The first thing I did was prepare the chicken by spatchcocking and then marinated with lemon juice, lime juice, garlic, parsley and some olive oil.
Though you can cook a spatchcocked chicken directly on the barbecue, it can be quite challenging to ensure that the chicken is properly cooked, through, without burning or overcooking the outside. Part of the issue is that it is difficult to control the temperature of the barbecue unlike a normal grill. The key process is to recreate some aspects of a “normal” oven as opposed to the usual way of using a barbecue as a grill.
After the coals have reached cooking temperature, move them to the sides of the barbecue, so that when the spatchcocked chicken is placed on the grill, it is not over direct heat.
The chicken I placed it “inside” down with the skin side on top. The chicken was then covered, I used a wok lid, but this is where a kettle barbecue comes into its own.
The end result was a properly cooked chicken, which was moist and succulent and full of flavour.
I seem to have been making paella a lot recently, so for a change I decided to make a risotto. As with paella, having the right kind of rice is critical to get that creamy risotto texture. I have used arborio, though this time I used carnaroli.
In a large frying pan, I put some olive oil and some butter, to which I added the zest of a lemon and some chopped garlic. I then added onion, red pepper and leeks.
These were cooked off in the pan until they were soft. I then added the carnaroli rice, this I coated in the oil, butter, onions and leeks. You can tell how far to go before adding the stock, the rice should be at what is called the “popping stage”. Now if you have some white wine, this would be an ideal time to add some, otherwise add some stock.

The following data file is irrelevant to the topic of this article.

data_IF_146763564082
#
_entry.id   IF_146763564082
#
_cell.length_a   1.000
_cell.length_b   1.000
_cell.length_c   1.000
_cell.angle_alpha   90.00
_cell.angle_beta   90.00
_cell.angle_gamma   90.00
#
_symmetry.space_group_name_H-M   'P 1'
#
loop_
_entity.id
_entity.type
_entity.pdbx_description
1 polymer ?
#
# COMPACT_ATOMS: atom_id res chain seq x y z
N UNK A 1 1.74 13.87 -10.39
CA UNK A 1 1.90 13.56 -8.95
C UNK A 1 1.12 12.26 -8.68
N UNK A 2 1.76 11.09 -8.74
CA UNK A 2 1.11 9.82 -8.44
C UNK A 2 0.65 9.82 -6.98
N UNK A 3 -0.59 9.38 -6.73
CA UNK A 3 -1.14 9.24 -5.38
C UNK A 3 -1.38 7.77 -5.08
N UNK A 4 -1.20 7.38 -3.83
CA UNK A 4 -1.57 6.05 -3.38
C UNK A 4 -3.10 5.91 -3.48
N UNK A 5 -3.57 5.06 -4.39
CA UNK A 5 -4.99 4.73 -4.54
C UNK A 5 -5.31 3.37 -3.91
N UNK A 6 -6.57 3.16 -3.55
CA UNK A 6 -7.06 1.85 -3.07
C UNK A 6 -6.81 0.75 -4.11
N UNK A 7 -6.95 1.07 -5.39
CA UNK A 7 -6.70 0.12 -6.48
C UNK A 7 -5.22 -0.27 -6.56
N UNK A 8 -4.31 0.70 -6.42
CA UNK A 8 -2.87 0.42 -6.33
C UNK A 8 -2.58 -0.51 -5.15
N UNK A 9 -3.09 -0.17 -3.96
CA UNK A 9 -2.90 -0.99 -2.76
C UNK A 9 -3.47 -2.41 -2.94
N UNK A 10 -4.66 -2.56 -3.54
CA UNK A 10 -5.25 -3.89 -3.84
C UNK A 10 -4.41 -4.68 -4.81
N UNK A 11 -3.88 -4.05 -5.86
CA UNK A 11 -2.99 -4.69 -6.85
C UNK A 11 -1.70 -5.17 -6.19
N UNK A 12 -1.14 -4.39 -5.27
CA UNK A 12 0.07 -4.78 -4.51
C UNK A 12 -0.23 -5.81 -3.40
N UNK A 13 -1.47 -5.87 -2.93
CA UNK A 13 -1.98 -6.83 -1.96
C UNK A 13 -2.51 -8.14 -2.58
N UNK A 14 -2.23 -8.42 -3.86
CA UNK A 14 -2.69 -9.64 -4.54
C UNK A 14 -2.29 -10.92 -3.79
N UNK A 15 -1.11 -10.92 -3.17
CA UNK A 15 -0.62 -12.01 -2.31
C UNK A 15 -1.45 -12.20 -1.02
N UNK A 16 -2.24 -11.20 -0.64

Don’t add all the stock, the key to success with a risotto, is adding stock a little at a time and lots of stirring.
After twenty minutes and just before serving, first check the rice is cooked, I then added the juice of a lemon and some parmesan cheese. You could add some rocket if you wanted, this adds flavour and colour. Freshly chopped parsley would be another nice idea.
I served the risotto garnished with lemon slices.
The original plan was to roast the chicken I had bought and have it for lunch, but the plans were scuppered as we ran out of time. So for lunch we had salad, cheese and bread.
So though I could have roasted the chicken for the evening, wanting to save time, I decided though to cut it into portions and grill it.
Portioning a whole chicken is not difficult, I cut the legs off first (and depending on the size will then portion them into a drumstick and the thigh). I will then cut the wings off, usually with a proportion of the breast meat (so to make it a proper portion). I prefer to leave the bone on the breast, as it helps to stop the meat from drying out, especially when roasting or grilling.
If I had a little more time I would have marinaded it, but as there was no time, I brushed some olive oil, lemon juice, garlic and some dried mixed herbs onto the chicken and placed it under a medium-hot grill.
As it cooked I brushed the chicken with the oil and lemon juice and turned it a few times too.
It was really nice, it reminded me how much I enjoy grilled (and barbecued) chicken. I served the chicken with steamed vegetables and a lemon risotto.